The claims of Francis Tresham to the authorship are very much stronger. 'That the writer of the letter,' says Dr. Gardiner, 'was Tresham there can be no reasonable doubt. The character of Tresham, the suspicions of his confederates, his own account of his proceedings, all point to him as the betrayer of the secret. If any doubt still remained, there is the additional evidence in the confidence which was after his death expressed by his friends, that if he survived the disease of which he died, he would have been safe from all fear of the confidences of the crime with which he was charged. This confidence they could only have derived from himself, and it could only have been founded on one ground.'

Dr. Gardiner's opinion is also shared by Lingard, who states, 'I will relate what seems, from Greenway's manuscript, to have been the opinion of the conspirators themselves. They attributed it to Tresham,[2] and suspected a secret understanding between him and Lord Mounteagle; and that such understanding existed between the writer and Lord Mounteagle can be doubted by no one who attends to the particulars. They were convinced that Tresham had no sooner given his consent than he repented of it, and sought to break up the plot without betraying his associates. His first expedient was to persuade them to retire to Flanders in the ship which he had hired in the river. He next wrote the letter, and took care to inform them on the following evening that it had been carried to the Secretary, in hope that the danger of discovery would induce them to make use of the opportunity of escape. In this he would undoubtedly have succeeded, had not his cunning been defeated by the superior cunning of Cecil, who allowed no search to be made in the cellar.'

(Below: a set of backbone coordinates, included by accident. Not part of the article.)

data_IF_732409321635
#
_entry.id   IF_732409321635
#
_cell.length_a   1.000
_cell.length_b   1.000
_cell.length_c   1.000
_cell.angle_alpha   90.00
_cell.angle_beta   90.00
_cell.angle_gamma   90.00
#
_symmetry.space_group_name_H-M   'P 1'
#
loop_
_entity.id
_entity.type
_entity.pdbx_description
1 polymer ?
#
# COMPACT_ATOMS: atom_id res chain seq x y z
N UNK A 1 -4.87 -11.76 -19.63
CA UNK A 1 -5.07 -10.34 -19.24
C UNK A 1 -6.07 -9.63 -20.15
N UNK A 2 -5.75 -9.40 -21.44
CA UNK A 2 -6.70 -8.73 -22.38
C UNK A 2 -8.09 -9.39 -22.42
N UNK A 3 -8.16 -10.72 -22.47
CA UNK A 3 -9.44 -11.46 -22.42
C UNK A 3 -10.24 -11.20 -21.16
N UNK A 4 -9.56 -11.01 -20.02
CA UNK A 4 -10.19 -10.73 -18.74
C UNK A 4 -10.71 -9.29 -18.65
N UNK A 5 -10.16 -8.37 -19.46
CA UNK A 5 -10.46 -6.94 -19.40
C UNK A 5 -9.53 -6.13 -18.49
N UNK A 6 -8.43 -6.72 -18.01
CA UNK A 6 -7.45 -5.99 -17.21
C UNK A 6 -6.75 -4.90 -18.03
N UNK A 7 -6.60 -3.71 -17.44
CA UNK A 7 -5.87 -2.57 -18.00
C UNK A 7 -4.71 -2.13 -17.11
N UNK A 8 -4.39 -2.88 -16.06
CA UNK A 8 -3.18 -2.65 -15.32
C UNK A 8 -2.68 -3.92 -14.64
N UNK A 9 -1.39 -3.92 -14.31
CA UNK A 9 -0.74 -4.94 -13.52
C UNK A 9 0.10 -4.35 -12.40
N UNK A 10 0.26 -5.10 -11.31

My own opinion is that if Tresham did not actually pen the letter himself, he dictated its contents, but did so with the full approval and cognisance of Lord Mounteagle, who arranged with Tresham the farcical comedy of its reception at Hoxton and transmission to Cecil.

Now, as to Lord Mounteagle; that he knew about the preparation of the plot I have not the faintest doubt, and I base my opinion on the following grounds, which seem to me to furnish conclusive proof that he possessed a guilty knowledge of the Gunpowder Treason, and saved himself by betraying his confederates.

1. That he gave Sir Edward Baynham some letters to carry to Rome. (He was a party, therefore, to sending Baynham to the Pope.)

2. The extraordinary rewards received by him for taking the warning letter to Cecil.

3. Garnet's reluctance to mention Mounteagle's name, when examined by the council.